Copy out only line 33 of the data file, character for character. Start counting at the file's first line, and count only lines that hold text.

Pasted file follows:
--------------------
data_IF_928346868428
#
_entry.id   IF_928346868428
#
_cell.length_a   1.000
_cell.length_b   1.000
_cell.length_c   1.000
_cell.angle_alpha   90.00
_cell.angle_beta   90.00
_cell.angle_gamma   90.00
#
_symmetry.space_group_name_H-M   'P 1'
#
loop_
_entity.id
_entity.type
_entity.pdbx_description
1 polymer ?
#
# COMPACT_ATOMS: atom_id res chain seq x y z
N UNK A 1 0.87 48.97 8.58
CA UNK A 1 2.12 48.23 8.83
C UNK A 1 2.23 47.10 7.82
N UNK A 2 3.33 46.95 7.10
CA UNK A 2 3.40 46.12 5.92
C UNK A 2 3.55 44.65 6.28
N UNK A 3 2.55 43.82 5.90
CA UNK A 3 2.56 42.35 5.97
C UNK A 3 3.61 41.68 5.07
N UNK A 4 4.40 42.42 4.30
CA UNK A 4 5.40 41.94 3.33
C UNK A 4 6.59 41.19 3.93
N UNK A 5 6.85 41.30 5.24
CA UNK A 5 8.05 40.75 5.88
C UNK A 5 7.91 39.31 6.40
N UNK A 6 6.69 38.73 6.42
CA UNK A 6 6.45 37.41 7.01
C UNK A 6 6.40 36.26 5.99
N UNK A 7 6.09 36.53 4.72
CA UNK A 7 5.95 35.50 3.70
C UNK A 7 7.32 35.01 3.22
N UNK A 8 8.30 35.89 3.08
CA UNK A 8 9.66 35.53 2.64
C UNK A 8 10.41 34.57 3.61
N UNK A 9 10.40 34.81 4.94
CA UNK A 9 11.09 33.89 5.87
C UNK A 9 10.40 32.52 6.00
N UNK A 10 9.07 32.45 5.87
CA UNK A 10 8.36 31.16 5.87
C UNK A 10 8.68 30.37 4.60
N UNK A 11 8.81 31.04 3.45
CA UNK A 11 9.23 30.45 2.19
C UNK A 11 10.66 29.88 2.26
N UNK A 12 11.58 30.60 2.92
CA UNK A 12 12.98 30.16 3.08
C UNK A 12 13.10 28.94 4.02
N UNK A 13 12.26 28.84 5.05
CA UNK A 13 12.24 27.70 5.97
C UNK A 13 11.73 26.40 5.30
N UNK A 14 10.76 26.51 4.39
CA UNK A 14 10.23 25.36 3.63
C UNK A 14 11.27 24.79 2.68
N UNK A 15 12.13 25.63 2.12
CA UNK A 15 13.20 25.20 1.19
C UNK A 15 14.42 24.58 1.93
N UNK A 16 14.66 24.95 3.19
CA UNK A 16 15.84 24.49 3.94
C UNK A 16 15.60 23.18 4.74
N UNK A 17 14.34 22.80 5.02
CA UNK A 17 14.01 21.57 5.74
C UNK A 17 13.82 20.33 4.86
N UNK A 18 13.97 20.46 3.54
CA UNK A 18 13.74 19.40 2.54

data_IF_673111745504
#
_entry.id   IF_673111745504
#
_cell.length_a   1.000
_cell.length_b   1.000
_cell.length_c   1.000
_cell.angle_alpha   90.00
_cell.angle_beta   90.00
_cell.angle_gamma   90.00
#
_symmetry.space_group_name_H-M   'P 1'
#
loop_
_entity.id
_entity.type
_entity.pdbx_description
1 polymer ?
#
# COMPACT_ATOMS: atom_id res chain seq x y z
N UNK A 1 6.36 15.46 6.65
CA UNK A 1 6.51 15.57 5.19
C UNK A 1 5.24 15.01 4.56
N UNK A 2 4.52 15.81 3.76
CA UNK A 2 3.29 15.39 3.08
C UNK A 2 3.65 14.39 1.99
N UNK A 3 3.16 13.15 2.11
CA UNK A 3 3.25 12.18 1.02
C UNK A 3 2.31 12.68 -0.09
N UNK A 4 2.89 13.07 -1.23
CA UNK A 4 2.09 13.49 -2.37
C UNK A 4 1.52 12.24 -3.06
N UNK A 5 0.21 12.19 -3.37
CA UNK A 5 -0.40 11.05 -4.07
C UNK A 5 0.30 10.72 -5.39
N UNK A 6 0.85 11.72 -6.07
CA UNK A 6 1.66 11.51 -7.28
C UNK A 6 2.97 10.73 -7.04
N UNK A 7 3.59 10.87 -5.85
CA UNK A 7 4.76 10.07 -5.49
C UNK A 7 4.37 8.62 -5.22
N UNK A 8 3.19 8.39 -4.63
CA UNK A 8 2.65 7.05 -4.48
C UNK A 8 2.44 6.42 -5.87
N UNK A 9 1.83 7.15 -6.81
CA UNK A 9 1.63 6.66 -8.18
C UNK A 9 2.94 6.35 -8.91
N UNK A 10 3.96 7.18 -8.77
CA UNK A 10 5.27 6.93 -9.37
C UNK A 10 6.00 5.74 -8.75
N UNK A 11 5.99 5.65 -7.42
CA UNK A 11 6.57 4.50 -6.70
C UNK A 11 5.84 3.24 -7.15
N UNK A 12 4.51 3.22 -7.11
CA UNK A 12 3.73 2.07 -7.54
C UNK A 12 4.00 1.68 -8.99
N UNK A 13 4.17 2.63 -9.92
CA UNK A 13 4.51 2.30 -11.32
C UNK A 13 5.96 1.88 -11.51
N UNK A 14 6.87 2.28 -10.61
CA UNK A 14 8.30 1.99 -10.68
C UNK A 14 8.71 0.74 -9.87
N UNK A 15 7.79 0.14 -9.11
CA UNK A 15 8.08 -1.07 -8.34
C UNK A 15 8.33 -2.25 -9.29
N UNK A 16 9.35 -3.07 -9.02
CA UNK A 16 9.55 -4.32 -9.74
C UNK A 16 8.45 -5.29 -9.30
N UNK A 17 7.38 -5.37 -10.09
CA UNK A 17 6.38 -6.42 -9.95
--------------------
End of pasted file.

N UNK A 5 6.85 41.30 5.24